Most of the healthcare community has started to rejoice over Capitol Hill’s regulatory apprise in the recent past. The way the full-Obamacare repeal proposal, Republicans’ prime agenda within their healthcare roster, fell flat on its face, was intense! And things got even stagier when the “skinny" repeal bill also failed to get passable support at the Senate.
We believe the immense support to retain the Affordable Care Act (ACA) or Obamacare came on the heels of the latest cost estimate released by the Congressional Budget Office (CBO) and the staff of the Joint Committee on Taxation’s (JCT). While the Republican bill primarily promises improved insurance coverage from the existing law with significantly lower American premiums, the cost estimate revealed something totally contrary.
Per the report, if ACA is repealed, the number of uninsured people will increase by 17 million in 2018 from the present uninsured number. This apart, average premium in the nongroup market (for individual policies purchased through marketplaces or directly from insurers) will increase 25% in 2018.
Troubled Times for MedTech?
While twists and turns continue to unfold at the Capitol Hill, thus boosting the chances of the existing healthcare policy, the scenario within the medical device space is getting gloomier. Amid such political conundrum, market watchers should be keeping a tab on the MedTech space.
The community had been quite hopeful since the change in power as Trump’s proposed policies always talked about the abolition of the infamous 2.3% medical device sales tax. This dreadful tax, which was commonly addressed as ‘fund of the ACA’, simply took a toll on the entire medical device industry, since its enactment in 2013. This tax was imposed on the selling price instead of net profit, amounting to a stupendous sum, wiping out almost a quarter of the profit at medical technology owners.
A report by FierceMedical Device released at that time revealed that Johnson & Johnson (JNJ - Free Report) made a payment of $180 million as medical device sales tax in 2014. Medtronic (MDT - Free Report) , the legacy Covidien, Smith & Nephew (SNN - Free Report) paid $112 million, $60 million and $25 million, respectively during that year.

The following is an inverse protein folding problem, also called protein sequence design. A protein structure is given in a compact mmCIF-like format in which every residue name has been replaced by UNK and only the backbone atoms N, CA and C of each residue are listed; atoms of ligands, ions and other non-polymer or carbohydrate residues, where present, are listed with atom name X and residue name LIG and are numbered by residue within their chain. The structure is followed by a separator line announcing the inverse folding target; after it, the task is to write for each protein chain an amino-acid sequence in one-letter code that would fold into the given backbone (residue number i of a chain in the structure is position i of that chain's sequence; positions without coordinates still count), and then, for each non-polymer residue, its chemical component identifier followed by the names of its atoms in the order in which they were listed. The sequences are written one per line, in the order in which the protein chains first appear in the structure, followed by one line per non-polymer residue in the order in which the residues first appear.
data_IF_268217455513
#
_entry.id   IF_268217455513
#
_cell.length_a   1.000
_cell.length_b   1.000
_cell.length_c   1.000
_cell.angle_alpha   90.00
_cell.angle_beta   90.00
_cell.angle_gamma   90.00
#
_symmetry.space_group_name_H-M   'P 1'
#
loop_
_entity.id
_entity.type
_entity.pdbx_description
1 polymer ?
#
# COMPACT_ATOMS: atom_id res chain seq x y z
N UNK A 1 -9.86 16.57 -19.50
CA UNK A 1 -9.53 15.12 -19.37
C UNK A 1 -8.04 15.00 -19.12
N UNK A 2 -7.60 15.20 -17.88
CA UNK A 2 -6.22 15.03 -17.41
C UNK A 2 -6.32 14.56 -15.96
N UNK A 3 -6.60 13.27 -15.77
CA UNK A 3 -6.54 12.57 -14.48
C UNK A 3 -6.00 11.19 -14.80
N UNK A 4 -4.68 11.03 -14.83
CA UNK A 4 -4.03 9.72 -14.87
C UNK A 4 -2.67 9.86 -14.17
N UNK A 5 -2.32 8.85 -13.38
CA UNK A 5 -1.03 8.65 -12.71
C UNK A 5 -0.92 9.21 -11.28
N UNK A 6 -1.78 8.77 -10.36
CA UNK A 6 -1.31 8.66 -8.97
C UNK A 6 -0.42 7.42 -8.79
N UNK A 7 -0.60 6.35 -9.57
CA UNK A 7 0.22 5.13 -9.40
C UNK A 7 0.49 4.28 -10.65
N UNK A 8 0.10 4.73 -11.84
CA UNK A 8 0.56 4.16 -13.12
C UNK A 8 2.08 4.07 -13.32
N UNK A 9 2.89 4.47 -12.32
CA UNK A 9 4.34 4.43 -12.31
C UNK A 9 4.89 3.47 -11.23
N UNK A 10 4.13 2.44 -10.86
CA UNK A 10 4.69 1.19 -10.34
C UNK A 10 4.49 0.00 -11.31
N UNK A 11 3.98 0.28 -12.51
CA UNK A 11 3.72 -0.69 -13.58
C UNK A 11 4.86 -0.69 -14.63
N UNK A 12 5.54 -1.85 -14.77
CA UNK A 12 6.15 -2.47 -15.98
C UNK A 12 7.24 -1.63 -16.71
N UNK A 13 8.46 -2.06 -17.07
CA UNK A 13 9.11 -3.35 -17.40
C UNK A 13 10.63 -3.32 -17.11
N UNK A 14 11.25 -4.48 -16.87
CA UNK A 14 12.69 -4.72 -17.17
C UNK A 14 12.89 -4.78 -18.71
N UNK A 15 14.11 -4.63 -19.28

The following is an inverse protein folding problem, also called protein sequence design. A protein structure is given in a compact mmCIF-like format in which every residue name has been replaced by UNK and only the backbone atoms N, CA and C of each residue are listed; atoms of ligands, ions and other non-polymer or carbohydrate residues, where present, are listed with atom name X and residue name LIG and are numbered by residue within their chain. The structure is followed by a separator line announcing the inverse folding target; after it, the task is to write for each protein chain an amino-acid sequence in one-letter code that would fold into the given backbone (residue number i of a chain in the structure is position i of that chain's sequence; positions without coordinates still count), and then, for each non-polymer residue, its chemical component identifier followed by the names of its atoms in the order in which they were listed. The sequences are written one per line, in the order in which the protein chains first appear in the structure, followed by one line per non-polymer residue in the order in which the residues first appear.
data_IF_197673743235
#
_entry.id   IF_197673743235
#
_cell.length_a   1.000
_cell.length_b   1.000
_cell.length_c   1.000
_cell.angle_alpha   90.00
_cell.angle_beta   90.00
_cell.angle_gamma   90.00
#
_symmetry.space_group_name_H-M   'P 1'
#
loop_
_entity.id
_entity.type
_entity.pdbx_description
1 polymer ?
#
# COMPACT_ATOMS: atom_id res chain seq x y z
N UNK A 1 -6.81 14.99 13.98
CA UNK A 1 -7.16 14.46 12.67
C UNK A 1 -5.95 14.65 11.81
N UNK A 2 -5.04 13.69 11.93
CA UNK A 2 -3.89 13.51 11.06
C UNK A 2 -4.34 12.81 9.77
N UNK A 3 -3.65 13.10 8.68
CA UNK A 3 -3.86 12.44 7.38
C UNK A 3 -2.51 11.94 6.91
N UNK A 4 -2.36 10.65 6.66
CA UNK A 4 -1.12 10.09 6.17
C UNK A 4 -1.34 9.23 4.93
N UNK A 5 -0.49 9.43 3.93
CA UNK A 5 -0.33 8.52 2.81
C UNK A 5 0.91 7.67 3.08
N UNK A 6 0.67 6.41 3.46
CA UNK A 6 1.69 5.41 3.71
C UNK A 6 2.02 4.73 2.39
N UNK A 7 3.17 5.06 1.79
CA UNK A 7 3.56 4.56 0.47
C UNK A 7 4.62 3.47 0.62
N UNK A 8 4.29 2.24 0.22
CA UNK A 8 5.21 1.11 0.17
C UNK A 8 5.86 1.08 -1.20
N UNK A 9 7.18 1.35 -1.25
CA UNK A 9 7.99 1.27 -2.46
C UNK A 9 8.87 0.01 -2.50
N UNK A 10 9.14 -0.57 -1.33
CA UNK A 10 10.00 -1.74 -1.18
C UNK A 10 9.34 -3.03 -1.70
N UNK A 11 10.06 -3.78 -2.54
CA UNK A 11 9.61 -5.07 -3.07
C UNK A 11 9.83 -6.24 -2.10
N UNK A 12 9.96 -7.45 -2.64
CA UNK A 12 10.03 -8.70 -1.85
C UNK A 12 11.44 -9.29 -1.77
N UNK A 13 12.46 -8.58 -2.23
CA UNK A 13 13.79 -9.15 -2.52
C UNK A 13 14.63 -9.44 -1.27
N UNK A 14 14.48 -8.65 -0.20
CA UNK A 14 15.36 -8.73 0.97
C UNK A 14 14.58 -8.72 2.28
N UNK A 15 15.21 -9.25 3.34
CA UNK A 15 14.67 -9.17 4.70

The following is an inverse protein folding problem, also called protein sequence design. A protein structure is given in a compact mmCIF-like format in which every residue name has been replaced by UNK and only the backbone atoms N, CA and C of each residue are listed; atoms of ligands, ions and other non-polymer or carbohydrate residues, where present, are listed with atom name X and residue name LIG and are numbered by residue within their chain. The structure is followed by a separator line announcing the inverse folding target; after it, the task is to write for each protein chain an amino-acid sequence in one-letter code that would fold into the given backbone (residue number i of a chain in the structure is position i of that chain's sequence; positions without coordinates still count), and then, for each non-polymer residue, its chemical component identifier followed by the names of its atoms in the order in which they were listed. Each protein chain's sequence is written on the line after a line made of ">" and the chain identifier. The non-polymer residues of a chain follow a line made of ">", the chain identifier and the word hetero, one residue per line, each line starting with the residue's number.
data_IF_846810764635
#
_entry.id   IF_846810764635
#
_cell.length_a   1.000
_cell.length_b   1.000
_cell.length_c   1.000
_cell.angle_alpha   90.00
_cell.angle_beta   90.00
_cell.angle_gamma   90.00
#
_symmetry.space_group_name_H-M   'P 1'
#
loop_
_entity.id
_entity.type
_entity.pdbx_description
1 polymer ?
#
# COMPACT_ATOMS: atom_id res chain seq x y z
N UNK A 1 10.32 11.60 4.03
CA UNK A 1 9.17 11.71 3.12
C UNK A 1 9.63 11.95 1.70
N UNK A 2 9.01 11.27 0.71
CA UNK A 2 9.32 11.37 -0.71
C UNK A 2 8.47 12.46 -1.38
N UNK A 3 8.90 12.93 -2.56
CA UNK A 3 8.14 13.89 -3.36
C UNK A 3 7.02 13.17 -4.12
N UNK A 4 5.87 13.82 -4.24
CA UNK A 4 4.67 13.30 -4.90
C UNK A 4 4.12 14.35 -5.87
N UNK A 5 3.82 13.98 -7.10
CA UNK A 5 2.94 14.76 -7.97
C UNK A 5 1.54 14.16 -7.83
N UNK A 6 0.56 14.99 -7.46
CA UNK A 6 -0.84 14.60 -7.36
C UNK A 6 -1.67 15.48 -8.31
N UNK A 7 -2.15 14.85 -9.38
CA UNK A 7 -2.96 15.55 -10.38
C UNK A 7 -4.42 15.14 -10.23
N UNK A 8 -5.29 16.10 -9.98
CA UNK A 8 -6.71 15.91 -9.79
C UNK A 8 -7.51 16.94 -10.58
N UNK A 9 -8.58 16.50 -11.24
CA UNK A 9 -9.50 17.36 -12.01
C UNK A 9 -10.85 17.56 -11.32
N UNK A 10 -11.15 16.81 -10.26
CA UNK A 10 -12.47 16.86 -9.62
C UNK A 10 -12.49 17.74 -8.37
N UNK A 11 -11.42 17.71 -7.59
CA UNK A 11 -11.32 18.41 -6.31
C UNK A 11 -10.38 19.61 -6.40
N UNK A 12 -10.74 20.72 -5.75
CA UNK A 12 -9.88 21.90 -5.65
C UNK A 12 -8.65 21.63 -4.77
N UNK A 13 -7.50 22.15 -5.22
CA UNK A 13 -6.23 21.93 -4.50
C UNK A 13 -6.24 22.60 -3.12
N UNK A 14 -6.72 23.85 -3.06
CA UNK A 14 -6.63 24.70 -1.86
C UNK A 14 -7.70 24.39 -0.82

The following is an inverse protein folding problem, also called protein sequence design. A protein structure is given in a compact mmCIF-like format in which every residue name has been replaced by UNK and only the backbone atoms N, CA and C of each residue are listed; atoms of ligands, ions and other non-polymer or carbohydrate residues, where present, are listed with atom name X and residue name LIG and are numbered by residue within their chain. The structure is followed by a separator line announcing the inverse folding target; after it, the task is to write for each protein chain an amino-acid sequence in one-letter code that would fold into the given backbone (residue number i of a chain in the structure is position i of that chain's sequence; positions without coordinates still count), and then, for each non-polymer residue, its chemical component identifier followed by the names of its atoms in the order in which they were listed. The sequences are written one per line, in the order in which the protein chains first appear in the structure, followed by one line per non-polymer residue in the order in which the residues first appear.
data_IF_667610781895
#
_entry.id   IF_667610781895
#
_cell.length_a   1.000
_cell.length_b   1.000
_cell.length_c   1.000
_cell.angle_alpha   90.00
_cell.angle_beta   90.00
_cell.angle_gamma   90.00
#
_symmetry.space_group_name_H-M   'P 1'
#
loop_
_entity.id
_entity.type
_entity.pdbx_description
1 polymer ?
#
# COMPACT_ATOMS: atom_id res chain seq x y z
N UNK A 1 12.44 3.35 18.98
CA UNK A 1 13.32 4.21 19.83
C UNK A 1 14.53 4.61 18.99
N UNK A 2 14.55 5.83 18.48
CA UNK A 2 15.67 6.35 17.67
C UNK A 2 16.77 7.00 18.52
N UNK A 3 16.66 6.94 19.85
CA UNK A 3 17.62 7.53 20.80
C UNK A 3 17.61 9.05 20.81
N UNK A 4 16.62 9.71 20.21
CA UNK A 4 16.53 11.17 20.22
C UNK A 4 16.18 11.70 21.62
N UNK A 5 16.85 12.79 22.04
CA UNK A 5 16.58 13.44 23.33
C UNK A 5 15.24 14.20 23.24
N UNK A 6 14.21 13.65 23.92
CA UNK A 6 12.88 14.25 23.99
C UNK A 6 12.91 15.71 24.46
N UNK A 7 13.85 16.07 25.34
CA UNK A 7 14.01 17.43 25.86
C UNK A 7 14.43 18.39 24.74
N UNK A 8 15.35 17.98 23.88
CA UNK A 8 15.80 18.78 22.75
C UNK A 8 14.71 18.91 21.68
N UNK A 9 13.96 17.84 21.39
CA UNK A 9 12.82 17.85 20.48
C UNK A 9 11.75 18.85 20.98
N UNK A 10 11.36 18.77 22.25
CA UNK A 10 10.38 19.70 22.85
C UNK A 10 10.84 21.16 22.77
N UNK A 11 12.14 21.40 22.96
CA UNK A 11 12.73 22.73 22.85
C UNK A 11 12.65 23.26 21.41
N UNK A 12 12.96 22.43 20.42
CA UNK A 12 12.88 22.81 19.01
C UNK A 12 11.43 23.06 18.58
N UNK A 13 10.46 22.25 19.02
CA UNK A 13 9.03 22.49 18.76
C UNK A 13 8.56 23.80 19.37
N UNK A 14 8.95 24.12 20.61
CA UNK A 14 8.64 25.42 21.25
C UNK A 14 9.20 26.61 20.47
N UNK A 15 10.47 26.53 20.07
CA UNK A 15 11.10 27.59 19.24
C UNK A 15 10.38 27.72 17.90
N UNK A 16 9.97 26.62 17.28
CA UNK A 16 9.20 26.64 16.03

This was the story of the industry forerunners. The position of the smaller companies was much worse. Let alone making profits, they were in fact struggling to survive.
Realizing the severe linkage effect of this tax among the MedTech bigwigs as well as small players, finally, from the beginning of 2015, the U.S. House and Senate temporarily suspended it (for two years only). Now, MedTech players find themselves facing a similar situation (from the beginning of 2018 itself), if the policy remains intact.
We note that voters who are in favor of the ACA are also talking about the abolishment of the Cadillac tax (40% excise tax on high-cost healthcare plans), another dreadful fiscal revenue generating means of the Democrats.
Unfortunately, while the Trump administration has been targeting a complete annulment of this Cadillac tax in the near future, it has not come up with any concrete plan to replace MedTech tax yet. The future of the MedTech fraternity thus hangs in the balance.
How the MedTech Community Perceived it to Be?
According to the MedTech community, suspension of MedTech tax would have directly addressed issues like lack of opportunity for research and development, innovation, pipeline development and increased investments needed to accelerate patient and provider access to innovative health care products. This would have also helped in boosting job creation and quality of patient care. Accordingly, they are going all out to shelve this tax.
Going by an article by Peter Sullivan (published in The Hill), following the Congress’s failure to approve the repeal of the existing healthcare law, the trade group for medical device companies is launching a new campaign to push lawmakers to repeal ObamaCare’s tax on medical devices.
What Awaits MedTech Players?
Amid this political cacophony, market watchers have a bearish stance toward the space. While pondering over medical device stocks that stand to gain or lose due to the political gridlock, we find that retention or repeal of Obamacare will actually create a vicious circle within the sector.
On the one hand, if Obamacare stays, MedTech profit will be hit significantly, thus posing challenges for research and development, which is quite expensive.
On the other hand, while the repeal of Obamacare will lead to intensive research and development and creation of expensive cutting-edge MedTech products, there are questions over its effectiveness. This is because with higher number of uninsured, the industry is likely to witness a shrinking customer base post-enactment, indicating a decline in demand for expensive medical procedures and devices.
No matter how the policy shapes up, it will prove to be beneficial as well as challenging at the same time for the players within the space. Investors meanwhile can be hopeful about the fact that the overall impact of the existing policy’s amendment or retention will not be that appalling as it apparently seems.
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